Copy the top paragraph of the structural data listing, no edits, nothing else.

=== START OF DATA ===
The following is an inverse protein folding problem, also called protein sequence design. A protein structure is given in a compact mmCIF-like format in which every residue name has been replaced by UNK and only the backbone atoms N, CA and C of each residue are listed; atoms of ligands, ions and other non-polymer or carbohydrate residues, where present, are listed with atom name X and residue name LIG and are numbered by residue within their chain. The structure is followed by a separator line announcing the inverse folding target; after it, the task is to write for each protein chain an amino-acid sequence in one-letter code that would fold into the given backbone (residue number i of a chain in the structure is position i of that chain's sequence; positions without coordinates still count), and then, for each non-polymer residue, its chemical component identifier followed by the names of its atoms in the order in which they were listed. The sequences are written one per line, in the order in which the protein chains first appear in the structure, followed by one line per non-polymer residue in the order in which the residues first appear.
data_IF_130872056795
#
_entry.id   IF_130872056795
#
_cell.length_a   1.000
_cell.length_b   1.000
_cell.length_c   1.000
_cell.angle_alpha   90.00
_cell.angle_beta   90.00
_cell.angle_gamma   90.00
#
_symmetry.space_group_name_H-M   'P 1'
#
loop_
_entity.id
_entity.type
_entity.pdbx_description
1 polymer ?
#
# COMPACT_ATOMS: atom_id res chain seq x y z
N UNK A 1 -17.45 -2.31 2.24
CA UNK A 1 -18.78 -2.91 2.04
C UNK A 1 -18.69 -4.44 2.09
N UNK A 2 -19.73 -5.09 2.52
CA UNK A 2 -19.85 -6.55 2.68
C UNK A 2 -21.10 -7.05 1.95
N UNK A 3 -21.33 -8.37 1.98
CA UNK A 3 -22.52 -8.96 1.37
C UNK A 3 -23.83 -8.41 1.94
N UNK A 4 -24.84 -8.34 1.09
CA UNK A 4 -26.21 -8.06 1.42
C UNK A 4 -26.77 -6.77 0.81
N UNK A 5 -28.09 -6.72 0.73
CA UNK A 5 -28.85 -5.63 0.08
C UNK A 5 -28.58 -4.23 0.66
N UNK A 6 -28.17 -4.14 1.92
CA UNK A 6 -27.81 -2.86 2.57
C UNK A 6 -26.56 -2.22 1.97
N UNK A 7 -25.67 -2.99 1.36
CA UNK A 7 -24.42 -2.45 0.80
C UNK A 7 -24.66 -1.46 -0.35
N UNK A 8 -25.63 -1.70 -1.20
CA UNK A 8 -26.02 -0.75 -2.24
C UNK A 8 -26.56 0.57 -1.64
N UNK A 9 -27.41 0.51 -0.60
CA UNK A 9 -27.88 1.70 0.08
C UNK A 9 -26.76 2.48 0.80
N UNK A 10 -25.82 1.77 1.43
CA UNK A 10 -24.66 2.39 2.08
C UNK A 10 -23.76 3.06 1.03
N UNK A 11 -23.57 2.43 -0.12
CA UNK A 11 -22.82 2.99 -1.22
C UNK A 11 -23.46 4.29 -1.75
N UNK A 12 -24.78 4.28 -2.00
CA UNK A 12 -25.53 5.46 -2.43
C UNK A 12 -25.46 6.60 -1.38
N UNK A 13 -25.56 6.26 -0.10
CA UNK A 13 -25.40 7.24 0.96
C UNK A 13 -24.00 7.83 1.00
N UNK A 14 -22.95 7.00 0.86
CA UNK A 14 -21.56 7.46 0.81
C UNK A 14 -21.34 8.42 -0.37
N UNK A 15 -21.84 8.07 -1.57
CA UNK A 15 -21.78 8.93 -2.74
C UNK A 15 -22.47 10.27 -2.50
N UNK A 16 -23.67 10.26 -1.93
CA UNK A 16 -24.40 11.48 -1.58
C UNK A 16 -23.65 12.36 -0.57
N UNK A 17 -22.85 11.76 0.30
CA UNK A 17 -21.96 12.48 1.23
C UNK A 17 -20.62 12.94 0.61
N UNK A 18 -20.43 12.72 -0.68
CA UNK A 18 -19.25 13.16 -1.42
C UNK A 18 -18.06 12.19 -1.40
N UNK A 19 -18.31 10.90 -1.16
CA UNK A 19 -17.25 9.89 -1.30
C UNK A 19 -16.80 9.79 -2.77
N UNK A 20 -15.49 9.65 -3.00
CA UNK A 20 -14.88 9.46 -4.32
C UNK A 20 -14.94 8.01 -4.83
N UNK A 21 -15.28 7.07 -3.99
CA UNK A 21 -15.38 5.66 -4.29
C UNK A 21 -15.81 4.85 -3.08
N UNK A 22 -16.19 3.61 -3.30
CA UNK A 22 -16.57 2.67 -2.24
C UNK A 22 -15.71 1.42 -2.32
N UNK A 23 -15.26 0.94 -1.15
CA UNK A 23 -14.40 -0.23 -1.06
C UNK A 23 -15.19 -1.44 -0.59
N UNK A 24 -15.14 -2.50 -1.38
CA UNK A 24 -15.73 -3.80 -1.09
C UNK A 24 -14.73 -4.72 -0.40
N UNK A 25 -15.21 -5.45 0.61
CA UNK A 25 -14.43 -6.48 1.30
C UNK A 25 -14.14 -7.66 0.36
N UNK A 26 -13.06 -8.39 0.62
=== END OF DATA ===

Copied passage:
The following is an inverse protein folding problem, also called protein sequence design. A protein structure is given in a compact mmCIF-like format in which every residue name has been replaced by UNK and only the backbone atoms N, CA and C of each residue are listed; atoms of ligands, ions and other non-polymer or carbohydrate residues, where present, are listed with atom name X and residue name LIG and are numbered by residue within their chain. The structure is followed by a separator line announcing the inverse folding target; after it, the task is to write for each protein chain an amino-acid sequence in one-letter code that would fold into the given backbone (residue number i of a chain in the structure is position i of that chain's sequence; positions without coordinates still count), and then, for each non-polymer residue, its chemical component identifier followed by the names of its atoms in the order in which they were listed. The sequences are written one per line, in the order in which the protein chains first appear in the structure, followed by one line per non-polymer residue in the order in which the residues first appear.